I take the paper to the Café de Globe to read in the sun over a coffee. After years of getting the etiquette of French coffee completely wrong I now know it’s essential to order a café crème. If you ask for a café au lait the waiter (with a very withering look) will present you with a bowl of coffee topped with an alarming mass of whipped cream. On the same note, never ask for a café crème after midday in France. It must be a petit café or an espresso. Nothing else will do.

My teenage son dashes across the street to buy croissants from the boulangerie and we sit and eat them with our coffee. I can’t imagine Starbucks being impressed by customers arriving with breakfast from another shop but it seems utterly normal in France.

The pavement outside the Café de Globe is so hot that the waiter hurries out to extend the awning and give us a little more shade. The café is packed with old men drinking Pastis and poring over Le Figaro and workers from the Crest Jazz Festival (see above) chatting about last night's storming performance by pianist Chucho Valdes. When I open my Evening Standard. I’m stunned by the terrible news from home. While we have been merrily painting, decorating and rearranging furniture at the House with No Name, stock markets across the world have plunged into turmoil, an Eton schoolboy has been killed by a polar bear in Norway and there's been a riot in Tottenham.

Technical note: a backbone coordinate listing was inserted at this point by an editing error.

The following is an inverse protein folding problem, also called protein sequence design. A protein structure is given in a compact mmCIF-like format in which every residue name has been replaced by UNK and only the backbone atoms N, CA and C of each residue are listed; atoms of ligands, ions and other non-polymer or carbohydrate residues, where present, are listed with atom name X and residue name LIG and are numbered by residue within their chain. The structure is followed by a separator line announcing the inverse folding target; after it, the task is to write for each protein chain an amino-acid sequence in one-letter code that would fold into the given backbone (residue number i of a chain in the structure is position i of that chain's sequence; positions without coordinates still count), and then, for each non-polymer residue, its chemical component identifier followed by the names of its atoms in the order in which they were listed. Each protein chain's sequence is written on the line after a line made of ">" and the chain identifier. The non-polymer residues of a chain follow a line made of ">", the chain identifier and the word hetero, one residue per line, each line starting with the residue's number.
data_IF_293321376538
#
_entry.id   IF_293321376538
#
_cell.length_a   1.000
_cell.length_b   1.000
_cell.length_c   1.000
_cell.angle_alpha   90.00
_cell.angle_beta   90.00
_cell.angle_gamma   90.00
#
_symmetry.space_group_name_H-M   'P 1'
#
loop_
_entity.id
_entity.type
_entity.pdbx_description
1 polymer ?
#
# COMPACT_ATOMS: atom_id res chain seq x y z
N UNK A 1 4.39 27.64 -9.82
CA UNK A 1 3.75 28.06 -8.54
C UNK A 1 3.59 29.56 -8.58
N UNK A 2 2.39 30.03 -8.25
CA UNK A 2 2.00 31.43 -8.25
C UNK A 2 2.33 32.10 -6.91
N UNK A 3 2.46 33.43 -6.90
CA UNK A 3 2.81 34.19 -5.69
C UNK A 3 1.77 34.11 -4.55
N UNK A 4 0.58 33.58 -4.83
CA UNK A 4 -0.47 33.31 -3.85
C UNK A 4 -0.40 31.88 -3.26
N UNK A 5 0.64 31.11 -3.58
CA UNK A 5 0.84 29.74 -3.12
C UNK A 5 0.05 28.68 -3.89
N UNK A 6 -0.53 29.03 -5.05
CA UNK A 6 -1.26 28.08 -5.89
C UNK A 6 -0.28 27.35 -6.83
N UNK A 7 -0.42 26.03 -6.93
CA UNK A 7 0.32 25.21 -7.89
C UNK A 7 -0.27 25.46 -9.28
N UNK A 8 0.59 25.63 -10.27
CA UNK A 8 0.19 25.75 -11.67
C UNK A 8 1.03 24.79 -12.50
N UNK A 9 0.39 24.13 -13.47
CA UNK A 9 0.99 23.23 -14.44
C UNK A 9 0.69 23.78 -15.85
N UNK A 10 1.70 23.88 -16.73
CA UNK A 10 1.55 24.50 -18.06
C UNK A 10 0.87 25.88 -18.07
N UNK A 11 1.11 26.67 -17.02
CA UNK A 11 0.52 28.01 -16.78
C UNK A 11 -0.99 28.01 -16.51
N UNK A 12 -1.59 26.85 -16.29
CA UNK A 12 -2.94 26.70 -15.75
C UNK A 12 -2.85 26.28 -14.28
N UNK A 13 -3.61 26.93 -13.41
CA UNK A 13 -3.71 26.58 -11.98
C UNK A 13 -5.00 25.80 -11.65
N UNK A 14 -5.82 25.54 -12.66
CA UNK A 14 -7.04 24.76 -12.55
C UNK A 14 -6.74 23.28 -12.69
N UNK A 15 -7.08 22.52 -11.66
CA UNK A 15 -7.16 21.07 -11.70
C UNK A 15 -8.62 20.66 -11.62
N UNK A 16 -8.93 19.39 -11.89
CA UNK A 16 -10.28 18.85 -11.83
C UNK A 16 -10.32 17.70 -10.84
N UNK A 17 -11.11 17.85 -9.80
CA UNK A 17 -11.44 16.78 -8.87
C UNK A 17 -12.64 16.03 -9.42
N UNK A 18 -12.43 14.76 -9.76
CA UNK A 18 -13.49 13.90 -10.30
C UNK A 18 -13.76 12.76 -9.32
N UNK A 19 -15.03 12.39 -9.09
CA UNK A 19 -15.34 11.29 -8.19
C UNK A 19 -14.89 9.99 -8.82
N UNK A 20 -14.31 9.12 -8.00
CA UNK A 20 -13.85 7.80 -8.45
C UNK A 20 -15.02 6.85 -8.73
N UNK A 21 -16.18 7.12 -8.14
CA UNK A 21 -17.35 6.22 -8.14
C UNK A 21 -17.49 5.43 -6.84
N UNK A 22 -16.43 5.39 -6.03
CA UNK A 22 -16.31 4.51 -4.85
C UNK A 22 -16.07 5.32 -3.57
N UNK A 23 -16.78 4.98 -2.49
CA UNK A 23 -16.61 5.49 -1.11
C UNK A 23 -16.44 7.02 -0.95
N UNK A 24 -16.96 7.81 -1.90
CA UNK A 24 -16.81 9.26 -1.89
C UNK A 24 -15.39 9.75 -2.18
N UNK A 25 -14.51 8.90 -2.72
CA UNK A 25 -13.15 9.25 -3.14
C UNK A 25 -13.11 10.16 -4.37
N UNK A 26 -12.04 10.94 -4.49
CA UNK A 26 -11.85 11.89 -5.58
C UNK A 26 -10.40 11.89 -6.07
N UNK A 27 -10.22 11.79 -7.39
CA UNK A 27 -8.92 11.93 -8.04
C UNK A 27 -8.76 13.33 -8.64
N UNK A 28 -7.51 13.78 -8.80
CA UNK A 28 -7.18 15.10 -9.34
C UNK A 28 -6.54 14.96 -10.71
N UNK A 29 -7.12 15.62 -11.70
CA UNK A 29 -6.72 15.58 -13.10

Suddenly our pretty sunlit café in the south of France seems the most peaceful place in the world to be.

Saturday, 2 July 2011

My royal reporting career

The Duke and Duchess of Cambridge’s 11-day tour of Canada and California has got me thinking about my own brief sojourn as a royal reporter.

Apparently more than 1,300 journalists are covering Kate and Will’s visit, including hacks from as far afield as China and India. My sympathies are with them. For a start, they’re having to be more fashion writers than newshounds. Knowing their Issa from their Erdem and their Mulberry handbag from their Anya Hindmarch clutch is absolutely key. But not only that, with the media showing endless images of cheering Canadians and beams from Will and Kate (see above), it’s tricky to fulfil the demands of rolling 24 hour news and be fascinating at the same time.

I spent a couple of years following the royals for the Evening Standard back in the 80s. Princess Diana was splashed across the tabloid front pages virtually every day – for dancing onstage with Wayne Sleep as a birthday surprise for Charles (he clearly wasn’t impressed), dressing up as a policewoman for Fergie’s hen night and taking William to his Notting Hill nursery school for the first time.